Hello ACP, my name is Andrea Kae and I am 19-years-old. I grew up in Japan and have practically lived my whole life as a navy brat. I am currently a student at the University of Washington.
My parents are both Filipino who grew up in the Philippines. And I would say I look pretty much like a mix of both of them. I have tan skin and a not so slim body. I’ve grown up with the idea that being slim and having porcelain white skin was what made someone so beautiful, at least for Asian beauty standards. As a kid, I believed that. I thought that slim and pale-skinned people were beautiful. I was born with tan skin and so I never thought that I was pretty enough because I never met beauty standards. I was surrounded by people who wanted to have light skin, people who didn’t want to tan because being dark was not ideal. And as a naive little girl, I went along with it. I agreed. But as I got older, I began to believe that this idea was ridiculous. Why is the color of my skin going to define how beautiful I am? Or how thin I was? Although, I’ve thought about how ridiculous this idea is, I always seem to go back to the concept that I’m not beautiful. But why? Why I have let these crazy beauty standards affect the way I see myself? It’s hard. I say I don’t mind being tan, but inside I sometimes wish I was lighter. I can’t do anything to change the color of my skin because I was born this way. When I was younger, I remember using whitening lotions and soups in hope of lighter skin. But why? Why was I not content in my skin color?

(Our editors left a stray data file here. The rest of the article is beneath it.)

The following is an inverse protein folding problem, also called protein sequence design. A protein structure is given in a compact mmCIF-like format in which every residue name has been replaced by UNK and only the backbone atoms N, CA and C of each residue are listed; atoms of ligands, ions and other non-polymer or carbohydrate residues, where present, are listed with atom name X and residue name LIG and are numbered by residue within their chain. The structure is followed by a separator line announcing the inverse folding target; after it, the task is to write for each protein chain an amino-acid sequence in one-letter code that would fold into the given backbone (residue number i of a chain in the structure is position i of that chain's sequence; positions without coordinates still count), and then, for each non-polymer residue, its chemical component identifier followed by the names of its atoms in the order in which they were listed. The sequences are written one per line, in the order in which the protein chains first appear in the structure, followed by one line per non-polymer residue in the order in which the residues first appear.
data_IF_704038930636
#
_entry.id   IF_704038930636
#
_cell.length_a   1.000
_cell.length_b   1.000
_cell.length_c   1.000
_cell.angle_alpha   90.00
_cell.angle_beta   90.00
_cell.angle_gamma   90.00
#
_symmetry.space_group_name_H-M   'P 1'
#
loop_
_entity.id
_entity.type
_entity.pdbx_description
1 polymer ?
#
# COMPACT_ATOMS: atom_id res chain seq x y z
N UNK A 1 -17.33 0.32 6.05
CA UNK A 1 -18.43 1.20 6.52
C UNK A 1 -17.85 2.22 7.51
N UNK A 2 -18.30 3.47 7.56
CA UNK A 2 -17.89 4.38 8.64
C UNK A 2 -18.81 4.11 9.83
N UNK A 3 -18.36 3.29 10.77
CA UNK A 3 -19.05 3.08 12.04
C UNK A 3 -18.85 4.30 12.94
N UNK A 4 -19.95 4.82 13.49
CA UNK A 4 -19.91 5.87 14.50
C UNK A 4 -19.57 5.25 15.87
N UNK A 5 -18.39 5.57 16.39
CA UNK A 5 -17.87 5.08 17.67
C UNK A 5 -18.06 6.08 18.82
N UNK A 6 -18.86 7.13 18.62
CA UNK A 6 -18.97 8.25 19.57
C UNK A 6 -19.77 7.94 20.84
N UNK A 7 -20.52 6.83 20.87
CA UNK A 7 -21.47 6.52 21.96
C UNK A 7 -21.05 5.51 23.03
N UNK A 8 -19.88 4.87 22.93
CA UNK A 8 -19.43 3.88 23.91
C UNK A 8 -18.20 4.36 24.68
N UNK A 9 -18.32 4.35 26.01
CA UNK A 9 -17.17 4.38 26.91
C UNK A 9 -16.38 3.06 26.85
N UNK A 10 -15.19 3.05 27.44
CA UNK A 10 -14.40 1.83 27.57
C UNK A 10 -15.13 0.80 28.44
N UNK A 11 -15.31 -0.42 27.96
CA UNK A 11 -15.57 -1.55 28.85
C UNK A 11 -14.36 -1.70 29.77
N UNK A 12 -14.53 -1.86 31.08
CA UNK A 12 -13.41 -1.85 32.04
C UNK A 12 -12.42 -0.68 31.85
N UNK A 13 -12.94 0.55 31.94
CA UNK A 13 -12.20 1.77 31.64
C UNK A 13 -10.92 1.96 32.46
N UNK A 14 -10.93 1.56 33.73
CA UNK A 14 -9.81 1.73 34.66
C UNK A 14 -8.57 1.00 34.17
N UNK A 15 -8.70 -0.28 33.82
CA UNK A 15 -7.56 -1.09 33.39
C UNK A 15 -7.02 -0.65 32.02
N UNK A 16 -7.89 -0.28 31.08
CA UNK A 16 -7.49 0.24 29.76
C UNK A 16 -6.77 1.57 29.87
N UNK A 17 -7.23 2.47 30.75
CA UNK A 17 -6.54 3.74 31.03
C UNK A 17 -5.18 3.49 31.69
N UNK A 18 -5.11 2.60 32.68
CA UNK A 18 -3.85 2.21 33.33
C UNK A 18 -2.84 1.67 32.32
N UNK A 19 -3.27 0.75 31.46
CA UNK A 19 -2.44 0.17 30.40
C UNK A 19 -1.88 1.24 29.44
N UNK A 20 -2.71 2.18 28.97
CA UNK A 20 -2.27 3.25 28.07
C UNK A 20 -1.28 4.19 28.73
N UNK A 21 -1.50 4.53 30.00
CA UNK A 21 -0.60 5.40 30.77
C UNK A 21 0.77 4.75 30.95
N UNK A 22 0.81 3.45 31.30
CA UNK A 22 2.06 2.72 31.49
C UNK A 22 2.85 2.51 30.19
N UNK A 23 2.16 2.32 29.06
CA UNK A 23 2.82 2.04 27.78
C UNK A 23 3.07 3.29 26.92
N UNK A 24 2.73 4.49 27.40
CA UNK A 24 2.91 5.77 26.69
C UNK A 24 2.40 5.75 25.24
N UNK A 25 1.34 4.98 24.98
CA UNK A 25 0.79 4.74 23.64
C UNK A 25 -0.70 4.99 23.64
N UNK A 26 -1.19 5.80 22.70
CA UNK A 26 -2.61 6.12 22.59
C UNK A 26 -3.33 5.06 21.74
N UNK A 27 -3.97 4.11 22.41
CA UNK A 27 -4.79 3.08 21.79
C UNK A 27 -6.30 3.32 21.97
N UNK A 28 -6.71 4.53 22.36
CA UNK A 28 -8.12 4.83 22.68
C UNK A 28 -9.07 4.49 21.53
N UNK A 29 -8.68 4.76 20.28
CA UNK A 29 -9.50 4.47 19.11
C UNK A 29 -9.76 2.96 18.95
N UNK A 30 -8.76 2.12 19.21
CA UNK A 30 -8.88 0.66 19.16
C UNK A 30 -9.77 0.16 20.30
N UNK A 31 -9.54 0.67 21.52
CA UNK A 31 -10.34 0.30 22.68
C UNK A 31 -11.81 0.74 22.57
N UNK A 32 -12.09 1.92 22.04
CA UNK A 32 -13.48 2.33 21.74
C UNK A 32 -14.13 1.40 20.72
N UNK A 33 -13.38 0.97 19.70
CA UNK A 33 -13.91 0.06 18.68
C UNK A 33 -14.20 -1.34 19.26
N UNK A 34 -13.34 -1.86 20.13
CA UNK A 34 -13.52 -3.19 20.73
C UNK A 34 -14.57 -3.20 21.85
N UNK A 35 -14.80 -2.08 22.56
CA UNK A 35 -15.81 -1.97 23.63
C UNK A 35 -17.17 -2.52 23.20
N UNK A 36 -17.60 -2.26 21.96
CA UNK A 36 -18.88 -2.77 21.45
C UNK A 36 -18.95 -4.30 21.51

I watched a lot of Korean dramas and listen to Kpop. And as a Filipino with tan skin and an average body size, it really affected the way I saw myself. I have times when I’d look in the mirror and feel confident with myself and days where I wish to look like the girls I see in Korean dramas.
However, I’m learning to appreciate the way I am, on the inside and outside. I’m learning to ignore all these beauty standards that society has created to only hurt how people see themselves. I’m not going to lie, but I still struggle to accept how I look but at the end of the day I realize that I was born to look this way. I look like my parents, the people who mean so much to me. Why hate the way I look when I look just like the people who brought me to this world? It’s almost like hating my parents, maybe not exactly, but it kind of feels that way. It’s these beauty standards that hurt and affect people. It’s what makes us feel ugly when we aren’t. Once we look past these stupid beauty standards, it is then that we’ll learn to see our true beauty. And I’m going to get there.
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